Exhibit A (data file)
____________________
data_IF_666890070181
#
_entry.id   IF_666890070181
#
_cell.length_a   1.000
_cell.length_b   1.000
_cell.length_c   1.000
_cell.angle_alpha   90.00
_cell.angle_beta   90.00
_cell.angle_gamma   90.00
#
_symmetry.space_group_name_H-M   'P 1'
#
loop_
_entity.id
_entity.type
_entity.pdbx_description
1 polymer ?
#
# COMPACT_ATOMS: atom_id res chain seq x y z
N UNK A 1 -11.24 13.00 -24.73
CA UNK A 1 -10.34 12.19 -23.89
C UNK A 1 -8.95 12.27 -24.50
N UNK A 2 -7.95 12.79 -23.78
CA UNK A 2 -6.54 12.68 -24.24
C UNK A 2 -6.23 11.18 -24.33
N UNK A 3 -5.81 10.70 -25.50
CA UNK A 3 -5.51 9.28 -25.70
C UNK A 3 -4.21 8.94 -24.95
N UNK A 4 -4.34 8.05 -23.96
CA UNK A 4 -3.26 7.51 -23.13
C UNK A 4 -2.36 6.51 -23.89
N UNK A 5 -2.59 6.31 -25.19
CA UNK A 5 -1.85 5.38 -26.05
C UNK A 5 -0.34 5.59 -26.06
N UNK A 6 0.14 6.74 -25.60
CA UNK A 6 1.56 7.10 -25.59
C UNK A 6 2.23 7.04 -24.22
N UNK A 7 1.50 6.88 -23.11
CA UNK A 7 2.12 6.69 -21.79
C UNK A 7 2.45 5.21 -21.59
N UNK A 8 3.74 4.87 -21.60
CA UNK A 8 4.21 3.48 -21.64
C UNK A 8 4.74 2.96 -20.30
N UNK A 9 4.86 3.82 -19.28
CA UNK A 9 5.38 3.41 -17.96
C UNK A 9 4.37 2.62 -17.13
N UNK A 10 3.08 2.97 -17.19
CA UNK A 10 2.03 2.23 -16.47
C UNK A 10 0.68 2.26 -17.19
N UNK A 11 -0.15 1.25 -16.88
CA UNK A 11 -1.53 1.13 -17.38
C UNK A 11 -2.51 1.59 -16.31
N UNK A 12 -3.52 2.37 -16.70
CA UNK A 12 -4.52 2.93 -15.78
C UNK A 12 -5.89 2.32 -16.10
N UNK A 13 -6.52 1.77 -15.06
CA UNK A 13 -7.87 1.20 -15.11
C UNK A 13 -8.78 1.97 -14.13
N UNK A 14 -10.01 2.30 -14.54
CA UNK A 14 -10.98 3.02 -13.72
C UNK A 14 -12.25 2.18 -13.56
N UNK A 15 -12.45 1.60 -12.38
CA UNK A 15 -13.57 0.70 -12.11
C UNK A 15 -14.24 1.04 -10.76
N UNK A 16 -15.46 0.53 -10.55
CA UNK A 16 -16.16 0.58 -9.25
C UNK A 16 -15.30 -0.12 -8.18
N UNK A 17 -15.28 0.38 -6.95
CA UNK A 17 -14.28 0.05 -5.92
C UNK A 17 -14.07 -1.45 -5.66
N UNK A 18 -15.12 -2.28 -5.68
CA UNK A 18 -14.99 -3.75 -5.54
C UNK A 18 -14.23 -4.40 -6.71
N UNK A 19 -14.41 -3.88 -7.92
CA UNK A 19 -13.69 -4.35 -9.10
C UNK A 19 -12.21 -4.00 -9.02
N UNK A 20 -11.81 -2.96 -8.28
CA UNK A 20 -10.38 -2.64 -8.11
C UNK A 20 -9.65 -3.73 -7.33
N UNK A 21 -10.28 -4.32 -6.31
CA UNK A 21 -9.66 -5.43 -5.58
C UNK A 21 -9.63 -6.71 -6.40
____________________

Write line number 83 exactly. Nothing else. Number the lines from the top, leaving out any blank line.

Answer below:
C UNK A 21 -9.63 -6.71 -6.40